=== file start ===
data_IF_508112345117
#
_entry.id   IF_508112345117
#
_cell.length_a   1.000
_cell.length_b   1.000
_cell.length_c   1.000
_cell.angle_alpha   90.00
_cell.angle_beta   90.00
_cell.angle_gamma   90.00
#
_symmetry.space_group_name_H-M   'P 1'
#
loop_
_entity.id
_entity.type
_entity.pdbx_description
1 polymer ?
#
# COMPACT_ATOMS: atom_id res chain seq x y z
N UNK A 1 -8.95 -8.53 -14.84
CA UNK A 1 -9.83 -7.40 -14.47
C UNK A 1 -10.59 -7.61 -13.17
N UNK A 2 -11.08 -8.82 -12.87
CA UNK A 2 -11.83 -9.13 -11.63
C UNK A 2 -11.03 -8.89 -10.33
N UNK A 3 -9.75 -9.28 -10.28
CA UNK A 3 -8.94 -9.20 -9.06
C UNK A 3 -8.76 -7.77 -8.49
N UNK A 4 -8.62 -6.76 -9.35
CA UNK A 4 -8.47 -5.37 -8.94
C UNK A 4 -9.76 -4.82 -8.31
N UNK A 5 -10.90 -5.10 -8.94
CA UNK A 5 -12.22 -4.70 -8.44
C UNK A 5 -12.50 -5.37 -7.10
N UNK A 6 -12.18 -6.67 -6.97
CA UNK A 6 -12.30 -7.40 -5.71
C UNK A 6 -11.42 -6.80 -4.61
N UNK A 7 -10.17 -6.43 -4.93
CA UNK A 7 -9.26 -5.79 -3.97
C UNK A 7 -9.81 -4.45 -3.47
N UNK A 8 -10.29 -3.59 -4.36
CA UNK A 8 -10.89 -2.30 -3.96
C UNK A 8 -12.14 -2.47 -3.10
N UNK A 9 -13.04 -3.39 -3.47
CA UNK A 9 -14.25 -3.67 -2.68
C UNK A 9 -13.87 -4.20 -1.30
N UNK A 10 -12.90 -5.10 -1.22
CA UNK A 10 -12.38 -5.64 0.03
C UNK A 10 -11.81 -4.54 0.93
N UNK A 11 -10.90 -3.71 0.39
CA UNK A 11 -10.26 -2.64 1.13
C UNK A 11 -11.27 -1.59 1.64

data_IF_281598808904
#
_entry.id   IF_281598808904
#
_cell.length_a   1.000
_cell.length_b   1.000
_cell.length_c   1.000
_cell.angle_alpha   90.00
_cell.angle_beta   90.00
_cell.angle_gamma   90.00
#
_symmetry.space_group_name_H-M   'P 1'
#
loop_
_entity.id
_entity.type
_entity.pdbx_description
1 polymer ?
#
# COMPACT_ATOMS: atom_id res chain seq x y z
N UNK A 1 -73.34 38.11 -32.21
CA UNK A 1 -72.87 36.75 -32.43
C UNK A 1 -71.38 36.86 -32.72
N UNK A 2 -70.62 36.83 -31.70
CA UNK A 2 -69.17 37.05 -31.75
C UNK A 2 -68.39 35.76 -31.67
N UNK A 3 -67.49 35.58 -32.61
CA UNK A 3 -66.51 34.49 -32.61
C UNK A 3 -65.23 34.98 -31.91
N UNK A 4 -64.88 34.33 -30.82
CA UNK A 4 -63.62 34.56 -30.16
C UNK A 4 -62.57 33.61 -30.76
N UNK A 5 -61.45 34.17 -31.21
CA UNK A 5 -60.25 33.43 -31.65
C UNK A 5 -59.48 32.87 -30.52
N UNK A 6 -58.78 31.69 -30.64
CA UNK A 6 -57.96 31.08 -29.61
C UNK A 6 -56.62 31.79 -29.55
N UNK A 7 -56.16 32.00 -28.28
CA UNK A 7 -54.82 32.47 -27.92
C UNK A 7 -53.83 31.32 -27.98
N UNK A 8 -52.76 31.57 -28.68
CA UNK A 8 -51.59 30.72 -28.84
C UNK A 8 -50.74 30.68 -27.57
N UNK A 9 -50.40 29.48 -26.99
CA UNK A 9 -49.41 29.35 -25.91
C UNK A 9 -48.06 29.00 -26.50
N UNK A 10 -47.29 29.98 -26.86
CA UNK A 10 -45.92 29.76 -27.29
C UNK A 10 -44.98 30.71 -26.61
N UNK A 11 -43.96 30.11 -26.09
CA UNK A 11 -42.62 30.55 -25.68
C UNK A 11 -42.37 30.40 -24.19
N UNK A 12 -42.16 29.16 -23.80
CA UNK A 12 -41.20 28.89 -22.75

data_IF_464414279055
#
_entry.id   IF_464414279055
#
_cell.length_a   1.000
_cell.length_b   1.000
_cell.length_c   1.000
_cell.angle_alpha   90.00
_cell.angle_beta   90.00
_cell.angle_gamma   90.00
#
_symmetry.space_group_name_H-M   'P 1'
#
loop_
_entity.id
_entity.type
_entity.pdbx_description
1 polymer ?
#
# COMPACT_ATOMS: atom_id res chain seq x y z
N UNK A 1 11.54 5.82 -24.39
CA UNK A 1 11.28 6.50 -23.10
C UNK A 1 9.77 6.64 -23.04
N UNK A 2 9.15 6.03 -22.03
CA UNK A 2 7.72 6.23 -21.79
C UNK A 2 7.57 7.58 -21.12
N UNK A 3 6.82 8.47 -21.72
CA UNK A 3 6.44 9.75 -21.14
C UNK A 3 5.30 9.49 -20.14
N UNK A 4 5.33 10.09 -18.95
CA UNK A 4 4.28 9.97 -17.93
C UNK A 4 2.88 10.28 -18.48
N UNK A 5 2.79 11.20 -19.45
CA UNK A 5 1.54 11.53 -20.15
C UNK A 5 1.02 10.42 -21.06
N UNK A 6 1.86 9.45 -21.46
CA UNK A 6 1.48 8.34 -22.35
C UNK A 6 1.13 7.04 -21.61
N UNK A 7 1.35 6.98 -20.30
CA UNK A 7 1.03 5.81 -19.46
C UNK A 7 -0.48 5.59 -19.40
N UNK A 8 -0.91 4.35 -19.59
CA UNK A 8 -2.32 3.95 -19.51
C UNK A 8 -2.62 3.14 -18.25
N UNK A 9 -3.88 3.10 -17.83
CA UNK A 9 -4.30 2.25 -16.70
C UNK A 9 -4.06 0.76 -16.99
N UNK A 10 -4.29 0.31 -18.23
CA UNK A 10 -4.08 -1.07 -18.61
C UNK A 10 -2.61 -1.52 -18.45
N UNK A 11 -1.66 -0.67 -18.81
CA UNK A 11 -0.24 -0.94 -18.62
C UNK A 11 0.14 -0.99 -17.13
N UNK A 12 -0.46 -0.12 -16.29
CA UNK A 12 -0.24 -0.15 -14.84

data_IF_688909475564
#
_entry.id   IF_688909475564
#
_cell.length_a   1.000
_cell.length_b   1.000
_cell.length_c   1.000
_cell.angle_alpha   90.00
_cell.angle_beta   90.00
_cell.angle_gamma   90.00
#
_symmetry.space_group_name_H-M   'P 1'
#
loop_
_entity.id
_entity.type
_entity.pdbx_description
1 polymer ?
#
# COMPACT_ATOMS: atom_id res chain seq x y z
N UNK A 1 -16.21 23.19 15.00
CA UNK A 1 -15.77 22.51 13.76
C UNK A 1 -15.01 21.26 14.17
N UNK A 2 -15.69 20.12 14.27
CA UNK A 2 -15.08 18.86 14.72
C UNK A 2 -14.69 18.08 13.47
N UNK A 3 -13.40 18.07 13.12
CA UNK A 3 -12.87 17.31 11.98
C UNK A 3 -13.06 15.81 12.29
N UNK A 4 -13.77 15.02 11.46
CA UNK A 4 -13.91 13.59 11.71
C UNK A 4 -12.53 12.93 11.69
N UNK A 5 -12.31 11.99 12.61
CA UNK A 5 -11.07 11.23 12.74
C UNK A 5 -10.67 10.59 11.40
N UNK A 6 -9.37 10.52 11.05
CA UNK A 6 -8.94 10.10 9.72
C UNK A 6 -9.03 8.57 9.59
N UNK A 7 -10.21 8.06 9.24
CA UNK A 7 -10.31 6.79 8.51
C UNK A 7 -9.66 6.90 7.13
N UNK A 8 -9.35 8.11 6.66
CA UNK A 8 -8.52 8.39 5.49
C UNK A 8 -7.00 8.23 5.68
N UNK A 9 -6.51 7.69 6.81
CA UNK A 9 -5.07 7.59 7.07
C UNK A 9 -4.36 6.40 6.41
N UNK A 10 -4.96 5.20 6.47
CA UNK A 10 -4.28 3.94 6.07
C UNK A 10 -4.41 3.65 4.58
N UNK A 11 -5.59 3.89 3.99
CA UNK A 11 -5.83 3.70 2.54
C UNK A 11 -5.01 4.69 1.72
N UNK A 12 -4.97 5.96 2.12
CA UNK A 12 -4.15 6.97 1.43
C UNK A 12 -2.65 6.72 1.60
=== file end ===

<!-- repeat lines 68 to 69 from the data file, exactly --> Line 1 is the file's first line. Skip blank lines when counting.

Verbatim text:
_entity.id
_entity.type